Normally I’m not a huge proponent of New Year’s resolutions. I believe that we should be learning lessons and striving to be the best we can be year-round. But, 2020 was unusual. To say last year was terrible would be an understatement, and the effects of the pandemic and years of institutionalized racism, homophobia and misogyny have not magically gone away since the clock struck midnight on January 1st.
Yet, 2020 gave us an unexpected gift. Time stopped. Many of us suddenly had time to reflect. I hope that in sharing many of my personal goals, other audio folks may be inspired to carry the lessons of 2020 into 2021.
15 New Year’s Resolutions
I will not take things personally (even if the guitar player turns his amp up AGAIN after soundcheck.) The talent may be stressed by the gig for reasons outside of my control.
I will pay attention to how I converse with others and carry myself. Am I engaged in listening as well as talking? Am I acting like the calm and confident audio engineer the talent can trust? Or am I acting as if I am unsure of myself?
I will evaluate my immediate circle, in work and in my personal life, and consider how I can make it more diverse.
I will keep eating right and exercising. Good nutrition feeds my brain as well as my stomach; oftentimes, ideas about projects or new career goals come to me when I’m out for a jog.
I will hold others accountable for their privilege. I will correct them with calm professionalism and grace.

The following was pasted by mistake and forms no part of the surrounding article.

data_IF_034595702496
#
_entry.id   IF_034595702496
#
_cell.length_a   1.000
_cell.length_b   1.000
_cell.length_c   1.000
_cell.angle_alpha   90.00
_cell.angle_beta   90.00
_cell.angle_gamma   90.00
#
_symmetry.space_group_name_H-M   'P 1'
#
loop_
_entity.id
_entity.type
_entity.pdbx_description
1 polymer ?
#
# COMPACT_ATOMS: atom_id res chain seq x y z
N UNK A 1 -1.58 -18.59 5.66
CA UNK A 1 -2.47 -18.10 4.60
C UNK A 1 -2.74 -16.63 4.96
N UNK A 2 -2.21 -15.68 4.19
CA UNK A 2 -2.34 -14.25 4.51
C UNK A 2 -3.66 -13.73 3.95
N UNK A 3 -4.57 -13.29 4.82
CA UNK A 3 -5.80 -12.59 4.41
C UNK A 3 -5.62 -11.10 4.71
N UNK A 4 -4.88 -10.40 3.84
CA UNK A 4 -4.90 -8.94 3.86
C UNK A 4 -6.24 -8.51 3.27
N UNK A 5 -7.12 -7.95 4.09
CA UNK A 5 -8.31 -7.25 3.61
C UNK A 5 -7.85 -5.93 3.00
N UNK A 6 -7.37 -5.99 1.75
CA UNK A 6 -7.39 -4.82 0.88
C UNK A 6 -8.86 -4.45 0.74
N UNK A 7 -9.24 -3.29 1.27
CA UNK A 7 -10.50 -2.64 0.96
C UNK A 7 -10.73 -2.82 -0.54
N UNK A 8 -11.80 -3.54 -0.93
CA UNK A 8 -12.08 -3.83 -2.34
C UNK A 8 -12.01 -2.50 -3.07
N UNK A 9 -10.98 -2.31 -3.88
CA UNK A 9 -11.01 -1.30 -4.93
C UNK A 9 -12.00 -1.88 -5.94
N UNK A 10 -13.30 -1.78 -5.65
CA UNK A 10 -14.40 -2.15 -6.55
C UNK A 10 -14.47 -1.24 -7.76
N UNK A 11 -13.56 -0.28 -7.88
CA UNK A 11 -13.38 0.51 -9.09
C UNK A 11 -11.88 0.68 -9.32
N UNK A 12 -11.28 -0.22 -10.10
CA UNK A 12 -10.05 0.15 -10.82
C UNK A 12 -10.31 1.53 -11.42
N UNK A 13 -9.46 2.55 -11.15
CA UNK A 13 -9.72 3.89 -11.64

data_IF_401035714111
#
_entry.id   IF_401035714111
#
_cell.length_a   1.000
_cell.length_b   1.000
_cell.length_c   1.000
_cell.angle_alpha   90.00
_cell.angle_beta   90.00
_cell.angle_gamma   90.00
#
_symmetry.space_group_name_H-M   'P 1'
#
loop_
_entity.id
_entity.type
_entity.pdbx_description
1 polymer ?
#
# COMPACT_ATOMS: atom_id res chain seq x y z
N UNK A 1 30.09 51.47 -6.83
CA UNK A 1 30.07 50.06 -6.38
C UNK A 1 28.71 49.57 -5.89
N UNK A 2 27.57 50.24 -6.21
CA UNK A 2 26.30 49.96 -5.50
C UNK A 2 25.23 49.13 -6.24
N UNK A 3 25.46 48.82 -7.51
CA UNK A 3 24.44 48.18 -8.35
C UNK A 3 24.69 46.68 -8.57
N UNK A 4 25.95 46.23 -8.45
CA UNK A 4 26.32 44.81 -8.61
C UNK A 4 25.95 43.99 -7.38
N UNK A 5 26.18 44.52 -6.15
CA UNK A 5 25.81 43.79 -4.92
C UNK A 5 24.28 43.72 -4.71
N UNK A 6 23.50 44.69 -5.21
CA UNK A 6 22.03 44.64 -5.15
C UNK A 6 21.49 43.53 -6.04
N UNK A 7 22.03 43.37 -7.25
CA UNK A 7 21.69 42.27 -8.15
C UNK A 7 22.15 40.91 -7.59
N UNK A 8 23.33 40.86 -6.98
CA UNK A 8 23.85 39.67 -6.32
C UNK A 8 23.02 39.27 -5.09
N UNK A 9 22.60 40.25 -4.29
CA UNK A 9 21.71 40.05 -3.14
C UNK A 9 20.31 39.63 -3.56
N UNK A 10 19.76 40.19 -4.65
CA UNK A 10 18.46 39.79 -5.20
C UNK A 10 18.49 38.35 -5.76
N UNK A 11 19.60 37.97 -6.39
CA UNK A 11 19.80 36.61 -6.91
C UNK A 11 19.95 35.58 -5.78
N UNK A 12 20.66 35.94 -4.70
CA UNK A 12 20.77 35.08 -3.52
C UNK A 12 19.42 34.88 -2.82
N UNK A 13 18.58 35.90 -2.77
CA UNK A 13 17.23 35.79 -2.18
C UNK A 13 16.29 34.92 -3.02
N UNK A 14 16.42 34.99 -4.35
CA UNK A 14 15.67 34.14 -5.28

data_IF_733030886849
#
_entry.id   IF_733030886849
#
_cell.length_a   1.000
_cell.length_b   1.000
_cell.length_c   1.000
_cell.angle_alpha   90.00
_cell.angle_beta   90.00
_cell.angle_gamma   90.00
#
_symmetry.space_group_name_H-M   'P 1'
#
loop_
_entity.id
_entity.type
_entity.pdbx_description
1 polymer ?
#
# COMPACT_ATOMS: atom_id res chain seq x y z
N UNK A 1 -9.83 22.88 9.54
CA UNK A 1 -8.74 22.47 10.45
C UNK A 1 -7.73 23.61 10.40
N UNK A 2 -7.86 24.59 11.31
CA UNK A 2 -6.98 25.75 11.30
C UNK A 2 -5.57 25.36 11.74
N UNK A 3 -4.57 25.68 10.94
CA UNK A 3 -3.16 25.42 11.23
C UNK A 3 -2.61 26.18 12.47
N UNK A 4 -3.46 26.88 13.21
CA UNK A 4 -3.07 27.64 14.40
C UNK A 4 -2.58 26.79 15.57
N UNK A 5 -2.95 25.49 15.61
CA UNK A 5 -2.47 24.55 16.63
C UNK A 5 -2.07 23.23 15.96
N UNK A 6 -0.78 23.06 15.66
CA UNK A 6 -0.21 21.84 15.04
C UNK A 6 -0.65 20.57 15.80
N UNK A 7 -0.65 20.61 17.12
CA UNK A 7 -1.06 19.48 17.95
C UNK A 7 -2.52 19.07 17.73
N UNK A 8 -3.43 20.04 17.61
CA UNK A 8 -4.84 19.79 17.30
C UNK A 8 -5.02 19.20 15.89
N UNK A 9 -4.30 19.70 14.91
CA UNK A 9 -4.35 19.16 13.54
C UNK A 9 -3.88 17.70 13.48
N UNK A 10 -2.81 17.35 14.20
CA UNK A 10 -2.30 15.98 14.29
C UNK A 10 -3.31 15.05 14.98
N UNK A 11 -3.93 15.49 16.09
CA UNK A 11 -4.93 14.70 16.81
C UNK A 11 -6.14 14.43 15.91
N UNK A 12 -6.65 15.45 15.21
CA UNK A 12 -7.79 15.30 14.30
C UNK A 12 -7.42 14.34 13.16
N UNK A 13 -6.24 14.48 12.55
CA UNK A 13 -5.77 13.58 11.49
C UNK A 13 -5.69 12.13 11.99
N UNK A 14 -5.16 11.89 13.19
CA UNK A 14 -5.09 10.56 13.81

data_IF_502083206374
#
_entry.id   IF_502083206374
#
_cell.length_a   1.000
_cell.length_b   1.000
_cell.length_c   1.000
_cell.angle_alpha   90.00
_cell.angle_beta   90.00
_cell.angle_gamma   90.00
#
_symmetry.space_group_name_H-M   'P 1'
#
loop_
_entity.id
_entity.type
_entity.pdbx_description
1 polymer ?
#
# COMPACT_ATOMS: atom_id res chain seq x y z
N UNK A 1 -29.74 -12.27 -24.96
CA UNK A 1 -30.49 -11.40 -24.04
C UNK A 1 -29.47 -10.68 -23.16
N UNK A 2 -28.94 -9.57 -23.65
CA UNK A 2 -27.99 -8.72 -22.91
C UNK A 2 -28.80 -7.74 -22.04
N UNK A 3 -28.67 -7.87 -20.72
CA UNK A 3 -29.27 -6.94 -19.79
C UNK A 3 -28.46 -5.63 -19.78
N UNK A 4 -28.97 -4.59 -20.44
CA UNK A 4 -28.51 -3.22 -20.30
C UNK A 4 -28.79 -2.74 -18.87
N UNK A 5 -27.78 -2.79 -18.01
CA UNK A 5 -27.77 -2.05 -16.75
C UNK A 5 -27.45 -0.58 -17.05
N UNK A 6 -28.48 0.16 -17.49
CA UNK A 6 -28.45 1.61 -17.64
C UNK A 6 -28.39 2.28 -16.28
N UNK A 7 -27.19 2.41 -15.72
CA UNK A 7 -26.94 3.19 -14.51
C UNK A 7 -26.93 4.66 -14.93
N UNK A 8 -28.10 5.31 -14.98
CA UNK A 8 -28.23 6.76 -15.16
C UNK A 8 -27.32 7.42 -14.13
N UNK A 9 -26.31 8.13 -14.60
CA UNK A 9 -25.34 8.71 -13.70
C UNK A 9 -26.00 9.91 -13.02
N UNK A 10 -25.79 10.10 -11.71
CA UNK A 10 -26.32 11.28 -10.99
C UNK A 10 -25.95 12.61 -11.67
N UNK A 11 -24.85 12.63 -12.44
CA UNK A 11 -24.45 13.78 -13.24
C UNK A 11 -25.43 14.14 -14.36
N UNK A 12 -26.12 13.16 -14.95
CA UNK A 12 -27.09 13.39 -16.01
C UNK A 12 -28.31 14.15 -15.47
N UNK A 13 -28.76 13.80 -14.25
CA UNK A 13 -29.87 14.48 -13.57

I won’t backstab coworkers by talking about them with other coworkers. It creates tension and an expectation for someone to mess up. The person being talked about can sense that.
The opportunity to even touch a sound console is sacred. The sound gods can count on more offerings in 2021.
I will notice when a colleague improves and cut them some slack. We all deserve a chance to grow.
I will learn new PG-rated jokes for sound checks.
I will recognize microaggressions and stereotypes in my own language and simply stop using them.
I will not drop money I don’t have on end-of-year sales on plugins. (Okay, maybe I will.)
I will do more ear training in my off time.
I will read more books for leisure.
I will not avoid conversations about race, LGBTQIA, and differently-abled people. I will listen with grace when I’m called out for my own privilege, and implement change.
I will check in with friends more often. I lost people I hadn’t talked to in a while in 2020. We all lost too many people and didn’t see enough of each other. I’m ready to open every door and invite people in.
Let’s continue making the strides to better our industry for the rest of our lives. May 2021 find work bountiful, your workplace more diverse, and your mixes full!
Gilly Moon is an audio engineer and sound designer based in Los Angeles, CA. She started working as an audio technician in 2009 at a regional theater and continued to work in theaters and cruise ships until attending graduate school at California Institute of the Arts. While pursuing her MFA in Sound Design, she also explored game audio and interactive technology. Since graduating in 2016 she has worked as a front of house engineer for events and musicals, as well as a lot of sound design for straight plays, musicals, immersive theater, and themed entertainment. Her favorite projects include Halloween Horror Nights in 2017 and 2018, and an “American Horror Story: 1984” attraction at San Diego Comic-Con in 2019. She won an Ovation award in 2018, along with her co-designer, for their work on an immersive theater show that spanned three floors in a warehouse. She currently works as an audio engineer at NPR. www.gillymoon.me